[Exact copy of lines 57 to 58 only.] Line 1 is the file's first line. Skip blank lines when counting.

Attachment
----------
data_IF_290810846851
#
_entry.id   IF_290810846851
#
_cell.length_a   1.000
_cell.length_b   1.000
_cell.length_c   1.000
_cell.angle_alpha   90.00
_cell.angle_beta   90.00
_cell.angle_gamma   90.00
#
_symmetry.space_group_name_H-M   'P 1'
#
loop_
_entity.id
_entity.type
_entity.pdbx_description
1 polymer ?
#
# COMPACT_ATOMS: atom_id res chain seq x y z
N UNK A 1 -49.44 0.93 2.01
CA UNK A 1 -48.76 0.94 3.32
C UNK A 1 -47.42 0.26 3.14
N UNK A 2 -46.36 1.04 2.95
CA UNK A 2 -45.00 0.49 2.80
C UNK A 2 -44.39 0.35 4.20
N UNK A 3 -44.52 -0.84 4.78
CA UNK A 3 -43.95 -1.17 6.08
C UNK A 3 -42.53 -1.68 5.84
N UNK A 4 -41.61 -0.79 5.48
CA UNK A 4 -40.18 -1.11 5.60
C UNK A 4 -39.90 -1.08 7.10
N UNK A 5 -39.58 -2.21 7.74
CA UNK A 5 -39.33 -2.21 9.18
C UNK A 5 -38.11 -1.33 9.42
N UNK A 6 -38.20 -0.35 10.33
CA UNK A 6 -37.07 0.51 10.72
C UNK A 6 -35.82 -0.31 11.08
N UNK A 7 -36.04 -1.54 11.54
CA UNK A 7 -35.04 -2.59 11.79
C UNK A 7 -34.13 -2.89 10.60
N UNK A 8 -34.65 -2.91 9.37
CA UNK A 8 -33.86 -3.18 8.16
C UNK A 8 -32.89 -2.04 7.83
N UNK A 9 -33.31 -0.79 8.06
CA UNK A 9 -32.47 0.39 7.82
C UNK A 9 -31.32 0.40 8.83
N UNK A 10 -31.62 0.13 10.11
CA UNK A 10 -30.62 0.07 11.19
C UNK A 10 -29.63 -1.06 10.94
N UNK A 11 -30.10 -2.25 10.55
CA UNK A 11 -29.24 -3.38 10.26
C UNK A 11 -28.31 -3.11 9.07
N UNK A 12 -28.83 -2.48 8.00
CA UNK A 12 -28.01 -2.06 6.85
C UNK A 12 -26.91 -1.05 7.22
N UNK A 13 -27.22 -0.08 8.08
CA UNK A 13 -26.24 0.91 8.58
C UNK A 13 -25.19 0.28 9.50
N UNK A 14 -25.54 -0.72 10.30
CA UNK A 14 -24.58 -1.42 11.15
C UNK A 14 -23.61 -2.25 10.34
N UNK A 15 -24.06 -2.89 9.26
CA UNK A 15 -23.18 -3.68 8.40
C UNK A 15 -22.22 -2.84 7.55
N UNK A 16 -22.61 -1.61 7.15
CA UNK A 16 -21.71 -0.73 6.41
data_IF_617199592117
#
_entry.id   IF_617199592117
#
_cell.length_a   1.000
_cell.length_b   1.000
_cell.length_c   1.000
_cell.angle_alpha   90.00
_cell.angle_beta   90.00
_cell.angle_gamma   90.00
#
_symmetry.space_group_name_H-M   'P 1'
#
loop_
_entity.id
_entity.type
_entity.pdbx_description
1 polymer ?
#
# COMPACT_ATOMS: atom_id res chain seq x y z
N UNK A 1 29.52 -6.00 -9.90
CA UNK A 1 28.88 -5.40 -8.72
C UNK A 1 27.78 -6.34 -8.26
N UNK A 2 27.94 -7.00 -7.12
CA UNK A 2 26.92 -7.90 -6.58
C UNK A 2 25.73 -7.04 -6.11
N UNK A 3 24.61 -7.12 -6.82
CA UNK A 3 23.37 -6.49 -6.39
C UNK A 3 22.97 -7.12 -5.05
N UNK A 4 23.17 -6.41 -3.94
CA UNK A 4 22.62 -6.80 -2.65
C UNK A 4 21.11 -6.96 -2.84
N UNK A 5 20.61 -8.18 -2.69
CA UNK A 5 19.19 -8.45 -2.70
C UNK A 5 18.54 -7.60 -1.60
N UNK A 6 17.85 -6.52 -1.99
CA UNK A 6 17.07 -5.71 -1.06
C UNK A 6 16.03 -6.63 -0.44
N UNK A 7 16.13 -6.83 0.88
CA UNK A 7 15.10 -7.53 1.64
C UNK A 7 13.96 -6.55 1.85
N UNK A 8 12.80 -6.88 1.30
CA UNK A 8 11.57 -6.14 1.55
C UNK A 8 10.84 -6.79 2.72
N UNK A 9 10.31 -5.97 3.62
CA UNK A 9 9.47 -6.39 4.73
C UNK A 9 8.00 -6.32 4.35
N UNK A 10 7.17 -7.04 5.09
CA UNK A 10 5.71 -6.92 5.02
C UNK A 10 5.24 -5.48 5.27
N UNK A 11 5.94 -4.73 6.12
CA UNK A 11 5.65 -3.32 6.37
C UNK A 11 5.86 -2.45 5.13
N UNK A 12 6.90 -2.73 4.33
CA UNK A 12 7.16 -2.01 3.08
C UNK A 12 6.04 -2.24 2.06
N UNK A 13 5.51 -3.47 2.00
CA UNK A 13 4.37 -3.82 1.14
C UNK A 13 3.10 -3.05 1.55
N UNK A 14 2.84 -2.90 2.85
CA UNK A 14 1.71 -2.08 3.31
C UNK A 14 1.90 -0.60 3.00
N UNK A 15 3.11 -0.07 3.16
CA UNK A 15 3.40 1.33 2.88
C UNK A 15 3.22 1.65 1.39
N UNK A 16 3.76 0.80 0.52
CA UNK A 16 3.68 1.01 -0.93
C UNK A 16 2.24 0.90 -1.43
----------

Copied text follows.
N UNK A 13 -27.22 -0.08 8.08
CA UNK A 13 -26.24 0.91 8.58